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Smart v. Calhoun

Court of Appeals of Louisiana, Second Circuit

July 29, 2015


Page 169

Appealed from the Monroe City Court for the Parish of Ouachita, Louisiana. Trial Court No. 2013CV01282. Honorable Jefferson B. Joyce, Judge.

PAUL L. HURD, THE LAW FIRM OF EDDIE M. CLARK & ASSOCIATES, By: Eddie M. Clark, Counsel for Plaintiffs-Appellants.

HAMMONDS, SILLS, ADKINS & GUICE, By: Neal L. Johnson, Jr., Counsel for Defendants-Appellees.

Before BROWN, WILLIAMS, STEWART, DREW and GARRETT, JJ. BROWN, C.J., dissents with written reasons. DREW, J., dissents for the reasons assigned by C.J. Brown.


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[49,943 La.App. 2 Cir. 1] STEWART, J.

[49,943 La.App. 2 Cir. 2] The plaintiffs filed suit for damages after their daughters were involved in an automobile accident while driving to school. While making a right turn, they collided with the defendant's vehicle, which had made a left turn at the intersection. The trial court denied both parties' motions for summary judgment. After a bench trial, the trial court rendered judgment in favor of the defendant upon concluding that she had completed her left turn and was operating her vehicle within her lawful lane of travel when the accident occurred. The plaintiffs now appeal both the denial of their motion for summary judgment and the trial court's judgment in favor of the defendant. While we find that summary judgment was properly denied, we also find that the trial court erred in concluding that the plaintiff driver was solely at fault in causing the accident. Based on our review of the record, we cast each driver with 50 percent of the fault and award damages as set forth below.


On the morning of May 10, 2012, Rita Calhoun (" Rita" ), age 69, and Courtney Smart (" Courtney" ), a minor who had gotten her driver's license on February 2, 2012, were involved in an automobile accident on Highway 165 South (" the highway" ), also referred to as Sterlington Road, just beyond its intersection with Garden Lane and Medical Park Drive in Monroe, Louisiana. On a green light, Rita had taken a left turn onto the highway from Medical Park Drive, and Courtney had taken a right onto the highway from Garden Lane. Medical Park Drive is to the east of the highway, and Garden Lane is opposite on the west side of the highway. Courtney and her passenger, Michele Holman (" Michele" ), were on their way to school, and Rita was on her way to work after having just left her son's medical office. The collision damaged the driver's side rear quarter panel of the Hyundai Elantra that [49,943 La.App. 2 Cir. 3] Courtney was driving and the passenger side front lower corner of Rita's Toyota Avalon.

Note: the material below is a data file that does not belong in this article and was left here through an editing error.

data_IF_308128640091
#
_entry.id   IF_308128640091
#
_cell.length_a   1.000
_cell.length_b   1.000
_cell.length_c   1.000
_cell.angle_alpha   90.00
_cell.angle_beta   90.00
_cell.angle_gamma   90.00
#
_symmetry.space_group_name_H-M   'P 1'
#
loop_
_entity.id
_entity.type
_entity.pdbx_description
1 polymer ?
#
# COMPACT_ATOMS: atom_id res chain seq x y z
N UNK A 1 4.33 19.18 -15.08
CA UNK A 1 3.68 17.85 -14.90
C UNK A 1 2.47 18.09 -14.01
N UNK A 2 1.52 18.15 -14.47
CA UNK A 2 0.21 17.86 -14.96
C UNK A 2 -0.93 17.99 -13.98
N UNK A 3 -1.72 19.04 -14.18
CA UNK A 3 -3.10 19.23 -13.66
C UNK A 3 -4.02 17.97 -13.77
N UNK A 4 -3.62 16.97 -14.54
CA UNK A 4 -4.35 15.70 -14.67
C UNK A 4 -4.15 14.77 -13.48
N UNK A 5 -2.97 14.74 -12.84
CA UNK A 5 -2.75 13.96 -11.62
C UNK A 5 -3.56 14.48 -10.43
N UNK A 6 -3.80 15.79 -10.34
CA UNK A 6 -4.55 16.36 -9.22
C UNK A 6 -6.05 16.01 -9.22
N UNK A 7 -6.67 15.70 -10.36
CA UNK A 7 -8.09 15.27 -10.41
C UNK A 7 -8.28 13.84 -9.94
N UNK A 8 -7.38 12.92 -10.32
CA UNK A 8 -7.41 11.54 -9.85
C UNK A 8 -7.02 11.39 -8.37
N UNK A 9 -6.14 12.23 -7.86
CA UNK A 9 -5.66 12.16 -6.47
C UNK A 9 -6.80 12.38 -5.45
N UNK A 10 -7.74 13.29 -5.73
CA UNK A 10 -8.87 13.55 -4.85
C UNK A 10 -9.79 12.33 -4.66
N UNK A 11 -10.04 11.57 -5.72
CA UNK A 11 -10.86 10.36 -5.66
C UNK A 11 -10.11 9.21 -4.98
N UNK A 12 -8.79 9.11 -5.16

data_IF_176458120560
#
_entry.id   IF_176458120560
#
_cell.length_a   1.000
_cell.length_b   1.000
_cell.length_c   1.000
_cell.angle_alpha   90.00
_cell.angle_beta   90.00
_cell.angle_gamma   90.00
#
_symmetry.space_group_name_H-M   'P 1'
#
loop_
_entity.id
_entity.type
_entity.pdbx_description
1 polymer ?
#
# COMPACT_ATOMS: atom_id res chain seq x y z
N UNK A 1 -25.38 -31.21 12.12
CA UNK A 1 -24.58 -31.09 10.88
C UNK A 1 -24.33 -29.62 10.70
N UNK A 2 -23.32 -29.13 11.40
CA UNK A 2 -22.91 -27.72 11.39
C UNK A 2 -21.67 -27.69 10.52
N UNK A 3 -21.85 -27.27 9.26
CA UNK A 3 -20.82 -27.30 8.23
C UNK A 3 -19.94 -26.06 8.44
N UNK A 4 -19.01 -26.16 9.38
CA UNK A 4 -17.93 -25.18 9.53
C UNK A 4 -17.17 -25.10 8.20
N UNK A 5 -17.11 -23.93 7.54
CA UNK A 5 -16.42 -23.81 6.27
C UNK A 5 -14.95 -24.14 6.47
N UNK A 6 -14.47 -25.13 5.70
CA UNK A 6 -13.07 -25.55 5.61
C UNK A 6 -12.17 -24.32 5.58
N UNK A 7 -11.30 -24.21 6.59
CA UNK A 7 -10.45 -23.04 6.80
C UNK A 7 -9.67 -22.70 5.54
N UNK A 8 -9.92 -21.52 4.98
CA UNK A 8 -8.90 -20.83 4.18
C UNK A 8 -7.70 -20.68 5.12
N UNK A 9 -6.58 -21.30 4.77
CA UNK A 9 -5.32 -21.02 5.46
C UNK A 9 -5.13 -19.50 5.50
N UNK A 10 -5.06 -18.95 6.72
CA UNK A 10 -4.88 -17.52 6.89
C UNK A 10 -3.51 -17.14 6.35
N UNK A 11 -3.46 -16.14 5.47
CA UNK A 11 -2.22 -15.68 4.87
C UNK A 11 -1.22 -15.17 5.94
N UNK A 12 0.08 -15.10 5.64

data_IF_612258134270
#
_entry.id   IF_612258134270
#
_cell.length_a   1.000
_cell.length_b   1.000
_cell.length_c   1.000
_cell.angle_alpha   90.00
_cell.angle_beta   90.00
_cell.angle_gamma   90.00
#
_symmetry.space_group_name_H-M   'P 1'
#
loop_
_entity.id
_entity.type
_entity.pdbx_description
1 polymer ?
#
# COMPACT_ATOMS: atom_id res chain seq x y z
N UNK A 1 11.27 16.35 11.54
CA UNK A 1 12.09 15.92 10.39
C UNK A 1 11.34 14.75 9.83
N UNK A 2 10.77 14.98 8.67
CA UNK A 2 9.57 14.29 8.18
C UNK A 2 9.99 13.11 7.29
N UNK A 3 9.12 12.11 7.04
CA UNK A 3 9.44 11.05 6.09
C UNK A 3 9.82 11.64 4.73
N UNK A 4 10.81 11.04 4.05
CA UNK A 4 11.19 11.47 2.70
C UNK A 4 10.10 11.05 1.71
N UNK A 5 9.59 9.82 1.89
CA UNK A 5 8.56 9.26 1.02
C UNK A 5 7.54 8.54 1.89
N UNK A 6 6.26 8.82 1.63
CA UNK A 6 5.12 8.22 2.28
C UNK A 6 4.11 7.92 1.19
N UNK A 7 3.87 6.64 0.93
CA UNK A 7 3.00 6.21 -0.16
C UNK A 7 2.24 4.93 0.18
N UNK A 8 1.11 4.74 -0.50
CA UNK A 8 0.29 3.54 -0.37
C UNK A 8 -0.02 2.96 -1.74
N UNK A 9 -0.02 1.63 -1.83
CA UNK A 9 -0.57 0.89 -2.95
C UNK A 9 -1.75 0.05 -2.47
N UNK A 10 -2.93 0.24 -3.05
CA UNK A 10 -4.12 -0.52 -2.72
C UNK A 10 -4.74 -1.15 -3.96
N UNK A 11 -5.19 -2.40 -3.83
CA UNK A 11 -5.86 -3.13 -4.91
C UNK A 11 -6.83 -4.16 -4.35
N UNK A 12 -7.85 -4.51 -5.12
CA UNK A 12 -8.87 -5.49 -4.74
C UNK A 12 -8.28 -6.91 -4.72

Courtney's parents, Lisa and Roosevelt Smart, along with Michele's father, Mikel Holman, filed suit against Rita and her insurer, State Farm Mutual Automobile Insurance Company. They claimed that

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Courtney had turned right from Garden Lane onto the highway when Rita made a left turn without yielding the right of way at the intersection and hit Courtney's vehicle. In her answer, Rita denied the allegations of the petition, and she filed an amended answer in which she alleged Courtney's fault in causing in the accident by turning into her path.

The plaintiffs filed a motion for partial summary judgment on the issue of Rita's liability. They alleged that, as the left-turning motorist, Rita was solely at fault in causing the accident. Thereafter, Rita filed a motion for summary judgment seeking dismissal of the plaintiffs' claims. Rita asserted that she had completed her left turn and was heading south on the left lane of the highway when Courtney made a right turn from Garden Lane into the left lane of the highway and collided with her. Finding there to be genuine issues of material fact as to how the accident occurred, the trial court denied both parties' motions, and the matter proceeded to a bench trial.

Rita testified that she traveled on Medical Park Drive to the intersection with the highway, where she stopped at the red traffic light before taking a left onto the highway. She recalled a truck at the intersection opposite her with its blinker on, indicating that it was turning right. She stated that there was no other vehicle behind the truck. When the light turned green, Rita waited for the truck to turn before she made a left turn into the lane nearest the [49,943 La.App. 2 Cir. 4] median, namely, the inside lane, of the highway. Even though cross-examination exposed some discrepancies between Rita's testimony and statements made during her deposition and in discovery, Rita remained adamant that she was fully in the inside lane and headed south when Courtney came across into her lane ahead of her. However, Rita gave conflicting testimony as to whether she saw Courtney's vehicle before the accident. Rita described the collision as " just a jolt" and noted that her air bag did not deploy. Rita denied sustaining any injuries, but plaintiffs' counsel impeached her with a release signed by her and her husband purporting to settle her personal injury claim and his property damage claim against the Smarts. The release indicated that GEICO, the Smarts' insurer, settled Rita's claim for $3,200, when the cost of repairs to her vehicle was $1,620. Rita maintained that the release was wrong and that she did not get a check for $3,200.